Elevate Blends With Your Favorite Fruits, Pt. 2

March 30, 2021

by Abby Morrison

Welcome back to our great exploration of garden flavors. Last time, we covered apple, coconut, watermelon, and pineapple. This time, we’re back at it with even more fruit flavors to put a new spin on your favorite cup.


A classic friend to tea, citrus fruits run the gamut from tart to sour to sweet and tangy, with common examples including lemon, lime, orange, grapefruit, and tangerine. Bergamot, which can’t be eaten as a fruit, but has excellent oils, is the defining factor in any blend labeled “Earl Grey.” Citrus fruits have fragrant skins that can be used for zests, rinds that can be candied or used for fragrances, and segmented pulpy flesh for eating. They grow on trees and come in a wide variety of shapes, sizes, and colors, though most are round or oblong with colors like yellow, green, or orange.

Adagio offers a wide variety of citrus teas, including Earl Grey Moonlight, Earl Grey Bravo, Earl Grey Lavender, Citrus Mint Green, Citron Green, Green Rooibos Citron, Grapefruit Oolong, Grapefruit, White Grapefruit, Lavender Lemon, Lemon Soleil, Pu-Erh Chorange, Summer Night, Orange, Rooibos Orange, Blood Orange, Citrus Mate, White Tangerine, Tangerine Tuxedo, and Chili Lime Green to name a few.

In custom blends, the pairings will depend on the type of citrus you are using. Tart flavors like lemon and lime typically go well with lighter teas, where they can add a punch of brightness or balance to sweeter flavors, whereas sweeter flavors like orange can pair better with more savory flavors like chocolate, dark teas, and spices.

Stone Fruits

Stone fruits grow on fruit trees and are characterized by the pit or “stone” found in their center. Examples include peach, apricot, mango, cherry, and plum. They are typically softer than other tree fruits like pears or apples, and are known for their rich, sweet flavors, though some varieties, like sour cherries, can be tart as well.

Examples of stone fruit teas include: Peach, White Peach, Peach Oolong, Peach Bellini, Peach Serenity, Matcha Peach, Apricot Green, Honeybush Apricot, Mango, Mango Green, Mango Melange, Mango Mate, Blue Mango, Cherry, Cherry Green, and our Dewy Cherry, a sour tisane.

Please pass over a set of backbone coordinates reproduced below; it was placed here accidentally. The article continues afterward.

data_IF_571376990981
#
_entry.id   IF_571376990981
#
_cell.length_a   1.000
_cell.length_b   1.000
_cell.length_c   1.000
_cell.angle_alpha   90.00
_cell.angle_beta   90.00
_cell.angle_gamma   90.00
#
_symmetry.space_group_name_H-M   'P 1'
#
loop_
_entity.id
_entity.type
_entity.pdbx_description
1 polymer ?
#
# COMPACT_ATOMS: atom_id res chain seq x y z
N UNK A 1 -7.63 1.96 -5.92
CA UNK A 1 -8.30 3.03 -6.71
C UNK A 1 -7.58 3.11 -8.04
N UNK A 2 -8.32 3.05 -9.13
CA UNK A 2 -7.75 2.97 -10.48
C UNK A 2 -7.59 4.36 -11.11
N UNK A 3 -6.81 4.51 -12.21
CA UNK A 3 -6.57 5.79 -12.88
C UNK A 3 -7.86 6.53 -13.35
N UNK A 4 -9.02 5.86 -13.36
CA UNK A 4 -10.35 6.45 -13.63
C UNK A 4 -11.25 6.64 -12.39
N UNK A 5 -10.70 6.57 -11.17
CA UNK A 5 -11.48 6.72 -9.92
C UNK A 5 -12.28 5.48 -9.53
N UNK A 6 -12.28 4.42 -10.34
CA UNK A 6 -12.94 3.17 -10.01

In custom blends, stone fruits are hardy enough to stand up against darker teas and oolongs, though depending on the fruit, they can also pair well with lighter teas, other fruits (especially tropical flavors), citrus, spices, or sweets. What you do will depend most on the type of stone fruit you use.


Botanically speaking, there are a lot of unexpected berries out there, such as pumpkins, melons, and even cucumbers. On the other hand, many fruits that we would call berries, like strawberries and raspberries, are not real berries at all. This is because of the way that berries are scientifically categorized. That being said, for the purposes of this post, we’ll be focusing on what are commonly understood as culinary, rather than scientific, berries, like strawberries, blackberries, raspberries, huckleberries, gooseberries, blueberries, cranberries, and elderberries. Berries are typically darker in color, with blues, purples, and reds being prominent, though some can come in lighter varieties, such as yellow or golden raspberries or white strawberries. Most berries grow on bushes, though some, like strawberries, grow on smaller plants. Berries can be sweet or tart and are often a combination of both.

For Adagio teas, we've got nearly as many options as there are berries. Some good ones to start with include Strawberry, White Strawberry, Wild Strawberry, White Strawberry Basil, Blackberry, Blackberry Sage Oolong, Raspberry, Raspberry Green, Raspberry Patch, Blueberry, White Blueberry, Green Blueberry Rooibos, Honeybush Blueberry Pancake, Matcha Blueberry, Berry Blues, Berry Blast,Cranberry, and our Elderberry Wine tisane.

In custom blends, your choices will vary by the type of berry. Broadly speaking though, they can be a good way to brighten or sweeten a light white tea for spring or summer, add some rich sweetness to a darker tea, or blend well together to create a fruity cocktail. Typically, the darker the berry, the heartier it is when holding up to stronger flavors, with blackberries and blueberries holding up better to spices or darker teas while berries like strawberries and raspberries pair best with whites and greens.

Out of the Box Options

We’ve talked about several broader kinds of fruits and veggies, but some flavors are so distinct or different they don’t quite fit into any one category. Passionfruit, dragon fruit (technically a kind of cactus), papaya, pomegranate, and chilis all fit this bill. Fear not, however. For those who really want to be bold, we’ve got you covered.

For teas that venture farther off the beaten path, we suggest: Pomegranate, Pomegranate Green, Pomegranate Grove, Papaya Pouchong, Dragon Fruit Dream, Passionfruit, and Passionfruit Tango.

In custom blends, these will vary wildly based on the fruit or vegetable. Try a few teas to find what you like, and then explore! The only limit is your willingness to try!

With that, we end our garden tour. With so many flavors to try, the possibilities are endless. Try finding a few ways to get friendly with your favorite fruits and veggies from our list, and if you discover a new must-have for your collection, let us know on social @adagioteas! Next up? Accent flavors.